As a middle-class Trump voter this must be glorious. You’ve got your regular income from your job and possibly your buy-to-let, and your liberal neighbours and colleagues are going wild with despair or fury. You’re quietly delighted – this is the time of your life, isn’t it? Being, as you are, comfortable enough to sit back and watch the bonfire. It probably feels as Great as the good old days your grandparents talked about. Trump promised this, and he has absolutely delivered.
What has surprised you, though, is how thrilling the sensation has been. The hurt on the face of your fellow worker when Trump aims another cannon at their existence produces a surge of euphoria in you, almost erotic. And Trump is relentless, isn’t he? You knew he’d be this bad, or this good, but you never knew the hits would be so constant, almost daily, and you’re addicted. It’s worse and therefore better than you’d hoped. By the time he’s done, whether that’s months or years from now, he’ll have shattered the happiness of millions of people you don’t know, and – more importantly – the happiness of dozens you do.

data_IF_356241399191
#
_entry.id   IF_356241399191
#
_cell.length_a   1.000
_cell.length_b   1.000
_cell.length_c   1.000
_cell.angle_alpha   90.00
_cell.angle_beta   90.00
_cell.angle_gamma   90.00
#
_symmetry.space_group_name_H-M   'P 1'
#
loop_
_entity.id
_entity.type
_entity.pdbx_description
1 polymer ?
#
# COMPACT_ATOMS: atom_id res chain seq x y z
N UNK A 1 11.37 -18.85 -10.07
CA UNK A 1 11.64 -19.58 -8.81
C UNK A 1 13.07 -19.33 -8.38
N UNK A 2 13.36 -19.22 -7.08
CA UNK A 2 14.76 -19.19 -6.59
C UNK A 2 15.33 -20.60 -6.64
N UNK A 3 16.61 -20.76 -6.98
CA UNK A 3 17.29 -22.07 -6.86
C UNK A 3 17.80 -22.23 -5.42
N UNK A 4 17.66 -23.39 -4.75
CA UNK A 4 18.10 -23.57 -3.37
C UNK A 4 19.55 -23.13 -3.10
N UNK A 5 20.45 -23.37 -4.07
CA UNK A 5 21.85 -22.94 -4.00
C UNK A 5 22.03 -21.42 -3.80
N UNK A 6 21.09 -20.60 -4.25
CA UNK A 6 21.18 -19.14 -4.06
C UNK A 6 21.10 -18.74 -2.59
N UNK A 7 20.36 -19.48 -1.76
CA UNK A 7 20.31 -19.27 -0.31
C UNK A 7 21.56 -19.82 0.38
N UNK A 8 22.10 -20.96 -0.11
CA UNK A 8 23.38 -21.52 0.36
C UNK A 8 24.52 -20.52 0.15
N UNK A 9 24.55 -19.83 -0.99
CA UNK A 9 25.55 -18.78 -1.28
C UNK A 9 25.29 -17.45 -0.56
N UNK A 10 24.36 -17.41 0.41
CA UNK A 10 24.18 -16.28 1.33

What’s been more enjoyable, so far? The fearless words of a gay acquaintance, beneath whose defiance you detect that she is drained by it all? Or seeing that anxious black family on the school run the morning after Charlottesville? How deeply have you drunk of their terror? You’ll vote for him again, of course you will. Because each day has been a victory – for you, each social interaction with those you loathe is a zero-sum game, where their pain must directly result in your pleasure. This is the greatness you craved, and now it is manifest; for you, as fervent as you are furtive, this is the true American Dream.